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Instant Cappuccino Coffee

I have had this recipe around so long, I can’t remember where it came from. It’s so old, it tells you to mix it in a blender instead of a food processor! This Instant Cappuccino Coffee is a nice warmer-upper to have for the fall and winter. You can snuggle up with it in front of the fire with a good book and let the cold winds howl, or enjoy it for your afternoon coffee.

Here is the recipe as I made it:

Instant Cappuccino Coffee

1/3 cup non-dairy coffee creamer

1/3 cup sugar

1/4 cup dry instant coffee, either decaf or regular

1 or 2 orange flavored hard candies, broken up a bit (I used the kind with the hole in the middle)

Put ingredients into blender (I used a food processor) and process at high-speed until well blended.

Use 1 level tablespoon of mix with 3/4 cup boiling water.

Stir well and dollop with whipped cream and/or slice of orange.

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This recipe doesn’t make a very big batch. You may want to double it as long as you’re taking out your food processor.

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It’s a bit hard to see, but if you squint, you can kind of see the little bits of orange candy in the mix.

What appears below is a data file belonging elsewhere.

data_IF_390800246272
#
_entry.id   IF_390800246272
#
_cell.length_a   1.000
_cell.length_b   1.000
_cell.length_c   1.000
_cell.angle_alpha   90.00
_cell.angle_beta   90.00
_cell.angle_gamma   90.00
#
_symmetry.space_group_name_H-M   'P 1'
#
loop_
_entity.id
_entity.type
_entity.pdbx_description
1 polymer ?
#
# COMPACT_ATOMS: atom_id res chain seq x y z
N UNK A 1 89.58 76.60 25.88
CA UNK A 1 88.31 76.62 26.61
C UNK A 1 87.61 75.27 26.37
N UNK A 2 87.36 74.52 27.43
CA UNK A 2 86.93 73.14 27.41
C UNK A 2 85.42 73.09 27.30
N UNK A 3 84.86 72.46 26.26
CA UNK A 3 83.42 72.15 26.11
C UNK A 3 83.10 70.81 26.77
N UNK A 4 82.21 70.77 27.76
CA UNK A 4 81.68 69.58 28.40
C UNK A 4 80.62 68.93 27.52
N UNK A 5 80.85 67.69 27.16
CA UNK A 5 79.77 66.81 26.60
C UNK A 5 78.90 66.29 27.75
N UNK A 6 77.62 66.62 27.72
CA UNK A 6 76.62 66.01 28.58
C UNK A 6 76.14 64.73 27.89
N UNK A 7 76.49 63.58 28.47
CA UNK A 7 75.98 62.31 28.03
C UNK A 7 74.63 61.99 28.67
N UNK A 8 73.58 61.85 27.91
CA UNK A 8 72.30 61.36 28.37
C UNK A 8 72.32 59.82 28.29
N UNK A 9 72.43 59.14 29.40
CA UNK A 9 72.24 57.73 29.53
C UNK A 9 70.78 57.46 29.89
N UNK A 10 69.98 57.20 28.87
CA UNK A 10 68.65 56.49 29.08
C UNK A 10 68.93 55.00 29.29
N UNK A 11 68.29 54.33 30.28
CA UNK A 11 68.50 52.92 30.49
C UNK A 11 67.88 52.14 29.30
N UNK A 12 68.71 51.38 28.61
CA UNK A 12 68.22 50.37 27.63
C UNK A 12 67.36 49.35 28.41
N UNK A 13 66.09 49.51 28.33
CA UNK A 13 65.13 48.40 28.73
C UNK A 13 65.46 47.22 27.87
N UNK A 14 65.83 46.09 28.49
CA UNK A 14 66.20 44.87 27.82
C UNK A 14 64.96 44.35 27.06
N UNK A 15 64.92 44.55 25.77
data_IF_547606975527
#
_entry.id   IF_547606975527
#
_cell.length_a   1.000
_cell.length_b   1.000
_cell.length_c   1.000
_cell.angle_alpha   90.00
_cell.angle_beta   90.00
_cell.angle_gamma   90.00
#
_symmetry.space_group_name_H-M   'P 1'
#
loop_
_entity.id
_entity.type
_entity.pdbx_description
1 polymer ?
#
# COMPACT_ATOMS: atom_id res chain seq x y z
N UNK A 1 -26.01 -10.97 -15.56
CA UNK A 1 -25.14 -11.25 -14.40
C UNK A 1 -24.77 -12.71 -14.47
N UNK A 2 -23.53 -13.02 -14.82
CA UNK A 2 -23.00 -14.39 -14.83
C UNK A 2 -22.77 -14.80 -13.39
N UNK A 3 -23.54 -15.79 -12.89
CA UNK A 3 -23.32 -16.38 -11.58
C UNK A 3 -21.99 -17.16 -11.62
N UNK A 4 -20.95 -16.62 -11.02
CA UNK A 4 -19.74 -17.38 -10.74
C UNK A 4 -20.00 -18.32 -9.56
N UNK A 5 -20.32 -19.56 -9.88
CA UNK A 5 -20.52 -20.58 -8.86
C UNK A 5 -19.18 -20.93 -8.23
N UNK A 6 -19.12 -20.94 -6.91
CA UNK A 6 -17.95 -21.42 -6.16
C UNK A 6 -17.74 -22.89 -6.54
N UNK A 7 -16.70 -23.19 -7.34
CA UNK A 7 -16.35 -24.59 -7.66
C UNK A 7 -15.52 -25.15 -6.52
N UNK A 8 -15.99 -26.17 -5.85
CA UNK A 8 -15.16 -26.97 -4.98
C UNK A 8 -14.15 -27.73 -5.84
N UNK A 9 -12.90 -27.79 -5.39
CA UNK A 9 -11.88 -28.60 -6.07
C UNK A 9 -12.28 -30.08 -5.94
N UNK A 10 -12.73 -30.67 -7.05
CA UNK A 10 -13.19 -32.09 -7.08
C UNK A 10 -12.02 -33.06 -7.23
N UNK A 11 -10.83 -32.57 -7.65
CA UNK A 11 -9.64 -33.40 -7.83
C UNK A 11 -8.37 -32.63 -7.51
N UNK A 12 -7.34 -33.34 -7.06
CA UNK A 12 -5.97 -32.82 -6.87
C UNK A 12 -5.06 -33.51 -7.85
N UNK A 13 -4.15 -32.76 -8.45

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Coffee with orange is a very tasty combination.

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I love to use decaf coffee for this so I can have a cup in the evening.

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Obviously, you can dress this up or down, depending on how you’re feeling. It’s nice and creamy on its own, but if you want to “gild the lily”, as they say, you can add the whipped cream and/or orange slice. This is a delicious warm drink. You’ll love to cozy up with it at any time! Let the cold winds howl, I say!!